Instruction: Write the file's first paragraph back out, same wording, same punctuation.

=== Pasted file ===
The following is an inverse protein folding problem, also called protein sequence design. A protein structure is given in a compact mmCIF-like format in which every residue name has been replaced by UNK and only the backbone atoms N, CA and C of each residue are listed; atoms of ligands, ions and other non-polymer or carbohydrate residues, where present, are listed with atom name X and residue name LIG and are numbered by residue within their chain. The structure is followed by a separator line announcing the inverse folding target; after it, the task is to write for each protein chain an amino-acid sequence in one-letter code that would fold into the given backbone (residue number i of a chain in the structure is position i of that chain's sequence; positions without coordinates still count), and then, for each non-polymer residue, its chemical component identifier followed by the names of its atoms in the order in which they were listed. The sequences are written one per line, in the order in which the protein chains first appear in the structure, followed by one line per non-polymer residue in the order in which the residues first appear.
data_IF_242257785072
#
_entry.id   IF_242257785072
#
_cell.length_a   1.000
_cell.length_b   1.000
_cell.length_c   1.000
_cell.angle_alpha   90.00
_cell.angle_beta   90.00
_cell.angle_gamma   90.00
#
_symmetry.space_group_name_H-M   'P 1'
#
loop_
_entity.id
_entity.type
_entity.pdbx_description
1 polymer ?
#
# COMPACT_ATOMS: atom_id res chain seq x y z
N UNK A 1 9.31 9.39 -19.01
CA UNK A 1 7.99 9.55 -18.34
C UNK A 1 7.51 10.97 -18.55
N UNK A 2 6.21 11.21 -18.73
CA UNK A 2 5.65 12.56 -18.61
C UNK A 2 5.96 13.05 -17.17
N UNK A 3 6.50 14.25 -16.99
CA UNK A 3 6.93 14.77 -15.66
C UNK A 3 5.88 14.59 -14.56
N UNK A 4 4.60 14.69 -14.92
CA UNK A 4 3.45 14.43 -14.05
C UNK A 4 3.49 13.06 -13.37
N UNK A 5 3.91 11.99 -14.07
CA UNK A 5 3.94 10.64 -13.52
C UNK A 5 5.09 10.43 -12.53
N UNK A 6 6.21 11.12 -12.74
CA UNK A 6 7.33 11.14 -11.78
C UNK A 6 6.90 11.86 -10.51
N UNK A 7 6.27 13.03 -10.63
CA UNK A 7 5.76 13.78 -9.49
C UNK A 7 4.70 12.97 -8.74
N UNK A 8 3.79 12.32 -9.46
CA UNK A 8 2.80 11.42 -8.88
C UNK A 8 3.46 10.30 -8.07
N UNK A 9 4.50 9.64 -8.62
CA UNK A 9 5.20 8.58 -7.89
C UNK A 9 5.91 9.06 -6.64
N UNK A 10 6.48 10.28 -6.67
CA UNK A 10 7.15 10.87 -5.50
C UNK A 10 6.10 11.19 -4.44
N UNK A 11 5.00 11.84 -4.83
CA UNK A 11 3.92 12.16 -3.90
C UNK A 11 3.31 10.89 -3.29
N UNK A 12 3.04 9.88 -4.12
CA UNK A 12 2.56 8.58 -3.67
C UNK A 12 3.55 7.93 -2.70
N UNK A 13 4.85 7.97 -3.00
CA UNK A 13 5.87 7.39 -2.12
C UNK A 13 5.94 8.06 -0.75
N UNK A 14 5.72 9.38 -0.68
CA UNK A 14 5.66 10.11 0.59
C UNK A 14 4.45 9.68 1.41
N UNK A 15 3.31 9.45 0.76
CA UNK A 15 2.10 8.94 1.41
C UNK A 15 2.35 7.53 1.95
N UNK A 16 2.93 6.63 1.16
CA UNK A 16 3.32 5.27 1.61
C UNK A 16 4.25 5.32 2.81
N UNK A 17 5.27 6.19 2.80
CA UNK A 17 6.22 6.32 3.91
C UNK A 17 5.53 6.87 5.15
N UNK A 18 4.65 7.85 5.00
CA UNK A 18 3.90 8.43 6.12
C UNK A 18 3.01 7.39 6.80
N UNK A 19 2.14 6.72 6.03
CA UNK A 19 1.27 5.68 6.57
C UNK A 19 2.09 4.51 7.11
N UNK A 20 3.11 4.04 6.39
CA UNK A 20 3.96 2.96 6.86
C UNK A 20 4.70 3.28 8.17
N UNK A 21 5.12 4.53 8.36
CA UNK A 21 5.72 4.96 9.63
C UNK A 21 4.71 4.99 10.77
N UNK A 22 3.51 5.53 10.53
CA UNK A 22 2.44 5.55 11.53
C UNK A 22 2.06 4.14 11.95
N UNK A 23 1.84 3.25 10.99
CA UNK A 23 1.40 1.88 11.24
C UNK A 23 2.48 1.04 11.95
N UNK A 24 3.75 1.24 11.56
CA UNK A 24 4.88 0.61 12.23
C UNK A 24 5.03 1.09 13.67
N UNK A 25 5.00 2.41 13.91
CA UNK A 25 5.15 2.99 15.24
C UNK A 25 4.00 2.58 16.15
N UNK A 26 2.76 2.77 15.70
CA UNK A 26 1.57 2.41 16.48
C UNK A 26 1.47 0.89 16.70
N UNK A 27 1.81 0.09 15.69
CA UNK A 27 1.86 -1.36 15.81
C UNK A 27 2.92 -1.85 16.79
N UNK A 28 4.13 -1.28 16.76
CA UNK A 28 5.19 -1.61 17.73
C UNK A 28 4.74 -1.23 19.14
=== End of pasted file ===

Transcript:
The following is an inverse protein folding problem, also called protein sequence design. A protein structure is given in a compact mmCIF-like format in which every residue name has been replaced by UNK and only the backbone atoms N, CA and C of each residue are listed; atoms of ligands, ions and other non-polymer or carbohydrate residues, where present, are listed with atom name X and residue name LIG and are numbered by residue within their chain. The structure is followed by a separator line announcing the inverse folding target; after it, the task is to write for each protein chain an amino-acid sequence in one-letter code that would fold into the given backbone (residue number i of a chain in the structure is position i of that chain's sequence; positions without coordinates still count), and then, for each non-polymer residue, its chemical component identifier followed by the names of its atoms in the order in which they were listed. The sequences are written one per line, in the order in which the protein chains first appear in the structure, followed by one line per non-polymer residue in the order in which the residues first appear.